The basic aim of this book is to give an introduction to the many and varied ways of characterising porous solids. It assumes a basic knowledge of geometry, and basic chemistry and physics of the level of a typical undergraduate in the sciences or engineering.
Sean Patrick Rigby

Chapter 2. Gas Sorption

Abstract
This chapter first reviews the basic theory underlying adsorption-based methods. It then highlights some key issues, beyond what is normally found in apparatus manuals, which arise when conducting experiments. The particular reasons for the choice of adsorbate to characterise a given adsorbent are then discussed. The types of data that can be obtained from various types of sorption experiments are then described, along with suggestions for several different data analysis methods to deliver a range of descriptors for porous solids. These include surface area, pore sizes, surface roughness, pore connectivity, pore length, and degree of spatial heterogeneity.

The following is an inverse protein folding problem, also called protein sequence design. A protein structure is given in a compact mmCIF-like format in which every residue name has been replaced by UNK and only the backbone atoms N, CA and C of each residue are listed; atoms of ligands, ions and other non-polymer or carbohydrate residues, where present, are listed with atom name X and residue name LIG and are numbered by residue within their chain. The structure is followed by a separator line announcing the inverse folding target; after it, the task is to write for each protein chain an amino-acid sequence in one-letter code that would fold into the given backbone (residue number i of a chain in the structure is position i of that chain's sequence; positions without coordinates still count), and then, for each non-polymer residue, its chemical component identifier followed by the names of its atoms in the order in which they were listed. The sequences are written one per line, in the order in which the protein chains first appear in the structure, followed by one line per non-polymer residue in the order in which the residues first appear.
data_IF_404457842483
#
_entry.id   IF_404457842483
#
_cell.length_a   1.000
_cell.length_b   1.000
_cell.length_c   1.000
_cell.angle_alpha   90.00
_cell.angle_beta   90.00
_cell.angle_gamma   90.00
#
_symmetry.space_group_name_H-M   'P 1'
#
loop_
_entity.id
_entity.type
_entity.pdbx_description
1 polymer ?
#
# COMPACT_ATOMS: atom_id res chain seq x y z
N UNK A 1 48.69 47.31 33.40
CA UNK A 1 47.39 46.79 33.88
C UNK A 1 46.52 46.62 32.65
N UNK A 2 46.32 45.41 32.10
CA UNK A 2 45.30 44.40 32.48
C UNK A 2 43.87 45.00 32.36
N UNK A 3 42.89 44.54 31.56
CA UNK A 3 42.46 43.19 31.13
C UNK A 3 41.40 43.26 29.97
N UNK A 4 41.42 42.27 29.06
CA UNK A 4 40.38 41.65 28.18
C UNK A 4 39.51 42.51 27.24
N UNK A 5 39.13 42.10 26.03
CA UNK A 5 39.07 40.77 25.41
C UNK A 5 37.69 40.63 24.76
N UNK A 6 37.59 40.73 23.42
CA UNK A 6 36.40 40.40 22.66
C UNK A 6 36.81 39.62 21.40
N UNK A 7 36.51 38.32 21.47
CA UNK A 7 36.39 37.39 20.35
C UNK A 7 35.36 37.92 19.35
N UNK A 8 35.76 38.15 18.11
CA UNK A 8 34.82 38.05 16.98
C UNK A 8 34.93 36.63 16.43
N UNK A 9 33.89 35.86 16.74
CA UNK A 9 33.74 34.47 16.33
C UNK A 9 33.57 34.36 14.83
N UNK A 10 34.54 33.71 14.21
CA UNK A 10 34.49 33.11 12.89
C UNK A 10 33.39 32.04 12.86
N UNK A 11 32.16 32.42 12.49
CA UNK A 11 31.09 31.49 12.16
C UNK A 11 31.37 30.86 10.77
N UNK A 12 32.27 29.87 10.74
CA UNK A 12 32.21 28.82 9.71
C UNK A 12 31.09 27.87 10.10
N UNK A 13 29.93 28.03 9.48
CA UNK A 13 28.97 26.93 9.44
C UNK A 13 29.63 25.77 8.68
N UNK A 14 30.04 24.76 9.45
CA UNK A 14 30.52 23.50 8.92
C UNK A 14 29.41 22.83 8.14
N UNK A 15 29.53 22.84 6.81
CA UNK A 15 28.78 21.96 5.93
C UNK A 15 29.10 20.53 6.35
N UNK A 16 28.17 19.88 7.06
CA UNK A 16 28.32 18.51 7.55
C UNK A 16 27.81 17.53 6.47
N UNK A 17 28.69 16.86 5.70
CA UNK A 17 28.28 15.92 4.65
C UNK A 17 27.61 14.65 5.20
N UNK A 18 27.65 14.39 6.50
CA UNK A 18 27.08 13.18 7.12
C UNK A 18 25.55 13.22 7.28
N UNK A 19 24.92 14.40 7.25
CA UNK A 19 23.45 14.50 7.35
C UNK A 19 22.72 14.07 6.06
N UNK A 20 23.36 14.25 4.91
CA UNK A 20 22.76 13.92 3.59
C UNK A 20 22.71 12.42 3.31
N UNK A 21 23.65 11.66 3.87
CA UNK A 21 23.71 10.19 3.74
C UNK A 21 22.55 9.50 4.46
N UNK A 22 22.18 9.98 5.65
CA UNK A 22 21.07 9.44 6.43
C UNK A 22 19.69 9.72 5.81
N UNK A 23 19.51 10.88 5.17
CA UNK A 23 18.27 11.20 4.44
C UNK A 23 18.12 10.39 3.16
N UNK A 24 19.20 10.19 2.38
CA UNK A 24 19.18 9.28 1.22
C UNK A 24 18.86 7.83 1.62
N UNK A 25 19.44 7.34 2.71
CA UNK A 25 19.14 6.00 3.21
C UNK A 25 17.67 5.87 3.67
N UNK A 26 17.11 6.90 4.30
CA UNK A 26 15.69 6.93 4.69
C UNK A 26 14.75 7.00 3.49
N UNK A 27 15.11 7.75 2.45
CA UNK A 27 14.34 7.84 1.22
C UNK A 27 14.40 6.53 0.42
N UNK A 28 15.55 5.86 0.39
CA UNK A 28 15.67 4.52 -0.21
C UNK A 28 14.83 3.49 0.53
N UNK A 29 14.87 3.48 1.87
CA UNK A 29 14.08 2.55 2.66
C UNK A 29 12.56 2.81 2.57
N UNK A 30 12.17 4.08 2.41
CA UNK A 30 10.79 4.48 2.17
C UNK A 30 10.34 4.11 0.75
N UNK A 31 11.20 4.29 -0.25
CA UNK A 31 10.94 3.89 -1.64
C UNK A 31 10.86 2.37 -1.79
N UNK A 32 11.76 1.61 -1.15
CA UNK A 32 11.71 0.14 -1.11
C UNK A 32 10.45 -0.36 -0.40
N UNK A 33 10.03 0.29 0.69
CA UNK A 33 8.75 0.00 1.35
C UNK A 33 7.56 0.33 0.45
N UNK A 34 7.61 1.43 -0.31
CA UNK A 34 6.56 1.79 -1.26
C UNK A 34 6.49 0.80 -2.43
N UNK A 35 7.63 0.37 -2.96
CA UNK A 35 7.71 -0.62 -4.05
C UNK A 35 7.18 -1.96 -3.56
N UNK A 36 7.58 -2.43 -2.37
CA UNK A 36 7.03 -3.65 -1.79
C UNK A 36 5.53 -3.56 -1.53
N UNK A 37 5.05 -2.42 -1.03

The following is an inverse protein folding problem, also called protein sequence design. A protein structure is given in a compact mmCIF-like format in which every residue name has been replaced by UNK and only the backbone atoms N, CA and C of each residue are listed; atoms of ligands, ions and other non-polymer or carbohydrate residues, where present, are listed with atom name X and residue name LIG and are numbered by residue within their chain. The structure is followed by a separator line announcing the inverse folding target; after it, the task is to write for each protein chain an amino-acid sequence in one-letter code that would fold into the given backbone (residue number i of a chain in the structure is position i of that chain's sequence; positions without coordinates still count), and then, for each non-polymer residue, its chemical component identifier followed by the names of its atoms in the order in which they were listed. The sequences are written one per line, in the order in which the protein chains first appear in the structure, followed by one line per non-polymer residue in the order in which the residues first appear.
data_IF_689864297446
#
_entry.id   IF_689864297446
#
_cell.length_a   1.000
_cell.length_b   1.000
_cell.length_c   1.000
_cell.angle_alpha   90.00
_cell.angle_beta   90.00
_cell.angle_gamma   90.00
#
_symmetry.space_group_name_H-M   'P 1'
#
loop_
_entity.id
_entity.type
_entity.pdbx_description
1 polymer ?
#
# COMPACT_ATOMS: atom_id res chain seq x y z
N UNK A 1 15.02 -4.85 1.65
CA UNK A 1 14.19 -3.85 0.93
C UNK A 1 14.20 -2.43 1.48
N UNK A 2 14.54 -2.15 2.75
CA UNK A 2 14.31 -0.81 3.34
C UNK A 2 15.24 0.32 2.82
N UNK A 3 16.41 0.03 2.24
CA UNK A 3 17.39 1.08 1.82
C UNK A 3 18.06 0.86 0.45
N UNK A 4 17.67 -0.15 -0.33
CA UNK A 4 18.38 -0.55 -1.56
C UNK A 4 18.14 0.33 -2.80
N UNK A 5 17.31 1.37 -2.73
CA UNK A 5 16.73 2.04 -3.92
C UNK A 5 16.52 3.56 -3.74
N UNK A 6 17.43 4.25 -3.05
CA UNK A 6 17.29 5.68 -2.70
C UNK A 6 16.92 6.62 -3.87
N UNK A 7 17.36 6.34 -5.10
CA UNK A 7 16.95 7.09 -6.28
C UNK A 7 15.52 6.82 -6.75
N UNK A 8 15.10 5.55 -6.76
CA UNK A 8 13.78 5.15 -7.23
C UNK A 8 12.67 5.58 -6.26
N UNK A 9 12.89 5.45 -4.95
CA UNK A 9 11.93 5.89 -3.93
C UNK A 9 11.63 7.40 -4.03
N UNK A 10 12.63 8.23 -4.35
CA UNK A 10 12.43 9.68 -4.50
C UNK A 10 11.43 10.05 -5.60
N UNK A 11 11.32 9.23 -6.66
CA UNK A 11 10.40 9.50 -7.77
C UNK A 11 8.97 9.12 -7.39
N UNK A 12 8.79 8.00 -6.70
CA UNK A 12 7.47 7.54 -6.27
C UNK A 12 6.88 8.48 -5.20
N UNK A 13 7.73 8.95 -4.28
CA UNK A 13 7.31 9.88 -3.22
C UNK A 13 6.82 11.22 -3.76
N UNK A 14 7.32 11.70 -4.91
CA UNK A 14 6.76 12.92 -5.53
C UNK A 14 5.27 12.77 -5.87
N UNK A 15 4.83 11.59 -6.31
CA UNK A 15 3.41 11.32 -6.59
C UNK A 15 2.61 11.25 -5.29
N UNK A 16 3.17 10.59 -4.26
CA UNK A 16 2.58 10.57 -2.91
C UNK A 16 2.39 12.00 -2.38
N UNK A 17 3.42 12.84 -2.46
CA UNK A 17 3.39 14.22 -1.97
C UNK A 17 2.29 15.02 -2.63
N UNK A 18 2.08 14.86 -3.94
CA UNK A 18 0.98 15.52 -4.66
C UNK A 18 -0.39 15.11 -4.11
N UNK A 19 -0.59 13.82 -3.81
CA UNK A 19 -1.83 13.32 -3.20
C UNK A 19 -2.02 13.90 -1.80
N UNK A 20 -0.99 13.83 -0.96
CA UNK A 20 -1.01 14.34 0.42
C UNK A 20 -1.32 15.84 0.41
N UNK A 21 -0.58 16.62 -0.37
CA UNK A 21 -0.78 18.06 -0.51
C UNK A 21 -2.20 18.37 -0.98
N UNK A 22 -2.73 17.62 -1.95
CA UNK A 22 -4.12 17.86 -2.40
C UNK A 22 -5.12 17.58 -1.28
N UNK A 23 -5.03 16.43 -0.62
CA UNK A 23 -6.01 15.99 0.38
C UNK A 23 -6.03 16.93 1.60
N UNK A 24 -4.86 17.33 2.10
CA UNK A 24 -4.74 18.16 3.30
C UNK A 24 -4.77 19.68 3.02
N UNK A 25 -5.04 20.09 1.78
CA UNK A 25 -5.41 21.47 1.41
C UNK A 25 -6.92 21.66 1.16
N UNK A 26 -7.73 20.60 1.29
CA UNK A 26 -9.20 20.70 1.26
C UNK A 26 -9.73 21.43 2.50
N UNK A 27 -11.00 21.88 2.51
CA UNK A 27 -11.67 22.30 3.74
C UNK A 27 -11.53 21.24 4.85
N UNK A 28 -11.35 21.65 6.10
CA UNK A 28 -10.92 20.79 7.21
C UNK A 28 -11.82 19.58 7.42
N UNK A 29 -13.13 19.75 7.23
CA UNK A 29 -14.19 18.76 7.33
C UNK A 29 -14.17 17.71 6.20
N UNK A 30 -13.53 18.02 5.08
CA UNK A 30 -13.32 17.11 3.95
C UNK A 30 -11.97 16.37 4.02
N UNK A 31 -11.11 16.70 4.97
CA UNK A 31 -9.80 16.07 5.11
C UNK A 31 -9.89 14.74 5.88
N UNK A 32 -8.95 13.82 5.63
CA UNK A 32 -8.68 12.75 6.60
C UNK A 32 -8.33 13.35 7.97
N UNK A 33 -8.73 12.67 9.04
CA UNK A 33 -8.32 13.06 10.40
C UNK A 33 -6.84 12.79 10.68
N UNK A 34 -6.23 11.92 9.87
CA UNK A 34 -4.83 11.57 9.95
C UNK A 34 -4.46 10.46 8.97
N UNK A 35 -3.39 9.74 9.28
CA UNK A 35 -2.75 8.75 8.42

Sean Patrick Rigby

Chapter 3. Mercury Porosimetry

Abstract
This chapter first explains the basic underlying theory for the mercury porosimetry technique. It then discusses some experimental issues not normally covered in any length in manuals for commercially available apparatus, particularly how data analysis changes depending upon the mechanical properties of the sample studied. The next section then describes the range of different sorts of experiments that can be performed with a commercial porosimeter, how the data can be analysed, and the types of void space descriptors that can be obtained. It will be seen that mercury porosimetry can provide information on more than just exterior pore neck size distributions but also surface area, pore network connectivity and degree of spatial heterogeneity. It will also be shown how porosimetry can be made an absolute rather than a relative measure of pore sizes.